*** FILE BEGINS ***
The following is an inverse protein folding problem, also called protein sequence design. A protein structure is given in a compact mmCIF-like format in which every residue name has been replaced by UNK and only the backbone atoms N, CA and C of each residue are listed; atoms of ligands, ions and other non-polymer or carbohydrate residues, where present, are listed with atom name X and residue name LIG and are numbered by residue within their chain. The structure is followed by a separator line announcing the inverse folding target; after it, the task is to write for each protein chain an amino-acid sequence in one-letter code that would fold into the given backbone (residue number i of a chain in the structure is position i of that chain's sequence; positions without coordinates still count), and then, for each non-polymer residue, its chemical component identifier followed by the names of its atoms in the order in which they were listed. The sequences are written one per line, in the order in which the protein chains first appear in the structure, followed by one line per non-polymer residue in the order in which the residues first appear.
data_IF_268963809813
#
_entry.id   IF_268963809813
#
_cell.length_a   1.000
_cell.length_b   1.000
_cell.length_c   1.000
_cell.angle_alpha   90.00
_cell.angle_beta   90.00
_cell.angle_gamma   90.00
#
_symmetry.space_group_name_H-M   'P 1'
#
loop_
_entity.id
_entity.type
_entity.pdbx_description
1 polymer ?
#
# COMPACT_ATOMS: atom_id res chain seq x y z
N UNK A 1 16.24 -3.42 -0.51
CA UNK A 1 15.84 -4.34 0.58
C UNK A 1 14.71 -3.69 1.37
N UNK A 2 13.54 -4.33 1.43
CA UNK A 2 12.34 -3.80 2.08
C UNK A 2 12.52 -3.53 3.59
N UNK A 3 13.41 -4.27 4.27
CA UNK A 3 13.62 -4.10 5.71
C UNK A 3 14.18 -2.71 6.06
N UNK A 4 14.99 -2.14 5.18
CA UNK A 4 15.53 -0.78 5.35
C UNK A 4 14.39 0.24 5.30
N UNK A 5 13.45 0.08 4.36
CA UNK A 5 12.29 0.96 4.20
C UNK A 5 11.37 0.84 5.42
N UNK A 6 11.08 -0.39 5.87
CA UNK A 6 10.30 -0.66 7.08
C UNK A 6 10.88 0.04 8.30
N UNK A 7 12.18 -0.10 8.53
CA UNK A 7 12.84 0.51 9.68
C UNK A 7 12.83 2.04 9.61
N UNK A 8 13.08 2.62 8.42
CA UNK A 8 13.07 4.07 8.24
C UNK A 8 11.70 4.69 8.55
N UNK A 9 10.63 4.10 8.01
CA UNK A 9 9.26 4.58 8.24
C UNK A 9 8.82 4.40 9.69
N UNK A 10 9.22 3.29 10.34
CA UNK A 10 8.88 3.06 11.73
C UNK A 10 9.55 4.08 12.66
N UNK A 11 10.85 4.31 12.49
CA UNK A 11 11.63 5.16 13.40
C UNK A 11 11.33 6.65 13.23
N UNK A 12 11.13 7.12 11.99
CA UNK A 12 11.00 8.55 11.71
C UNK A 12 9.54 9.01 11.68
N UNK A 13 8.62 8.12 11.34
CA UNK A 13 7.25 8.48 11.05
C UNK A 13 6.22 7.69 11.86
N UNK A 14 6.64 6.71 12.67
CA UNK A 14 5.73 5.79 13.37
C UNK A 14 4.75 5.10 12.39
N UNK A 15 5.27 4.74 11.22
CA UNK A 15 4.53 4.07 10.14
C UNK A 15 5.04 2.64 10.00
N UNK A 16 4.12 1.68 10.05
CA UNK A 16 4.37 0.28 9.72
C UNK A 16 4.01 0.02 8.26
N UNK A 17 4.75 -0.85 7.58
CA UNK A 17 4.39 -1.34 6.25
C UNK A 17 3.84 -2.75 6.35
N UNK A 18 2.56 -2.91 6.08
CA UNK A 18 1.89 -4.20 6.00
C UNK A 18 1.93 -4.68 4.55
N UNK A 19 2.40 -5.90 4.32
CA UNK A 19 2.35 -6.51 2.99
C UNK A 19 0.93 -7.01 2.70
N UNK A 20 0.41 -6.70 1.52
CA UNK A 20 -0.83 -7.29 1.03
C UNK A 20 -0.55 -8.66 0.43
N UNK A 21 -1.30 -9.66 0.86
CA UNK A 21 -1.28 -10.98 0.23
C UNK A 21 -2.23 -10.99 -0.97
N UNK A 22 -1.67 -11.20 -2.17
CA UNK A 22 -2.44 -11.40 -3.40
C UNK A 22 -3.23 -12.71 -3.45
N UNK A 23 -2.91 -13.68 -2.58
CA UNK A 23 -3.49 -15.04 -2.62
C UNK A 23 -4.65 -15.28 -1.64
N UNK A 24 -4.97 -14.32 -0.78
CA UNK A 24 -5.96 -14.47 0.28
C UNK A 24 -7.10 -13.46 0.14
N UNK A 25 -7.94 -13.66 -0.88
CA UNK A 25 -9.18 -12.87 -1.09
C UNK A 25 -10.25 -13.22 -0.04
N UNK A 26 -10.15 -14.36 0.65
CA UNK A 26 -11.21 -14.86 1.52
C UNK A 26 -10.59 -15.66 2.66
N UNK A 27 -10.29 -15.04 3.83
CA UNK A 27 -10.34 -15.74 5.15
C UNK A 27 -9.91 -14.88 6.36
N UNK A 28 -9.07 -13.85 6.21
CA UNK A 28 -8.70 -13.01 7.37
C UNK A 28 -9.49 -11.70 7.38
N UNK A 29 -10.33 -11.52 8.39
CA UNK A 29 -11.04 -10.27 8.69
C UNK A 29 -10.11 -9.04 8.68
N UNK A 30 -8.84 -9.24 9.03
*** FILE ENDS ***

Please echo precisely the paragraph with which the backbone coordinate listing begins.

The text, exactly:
The following is an inverse protein folding problem, also called protein sequence design. A protein structure is given in a compact mmCIF-like format in which every residue name has been replaced by UNK and only the backbone atoms N, CA and C of each residue are listed; atoms of ligands, ions and other non-polymer or carbohydrate residues, where present, are listed with atom name X and residue name LIG and are numbered by residue within their chain. The structure is followed by a separator line announcing the inverse folding target; after it, the task is to write for each protein chain an amino-acid sequence in one-letter code that would fold into the given backbone (residue number i of a chain in the structure is position i of that chain's sequence; positions without coordinates still count), and then, for each non-polymer residue, its chemical component identifier followed by the names of its atoms in the order in which they were listed. The sequences are written one per line, in the order in which the protein chains first appear in the structure, followed by one line per non-polymer residue in the order in which the residues first appear.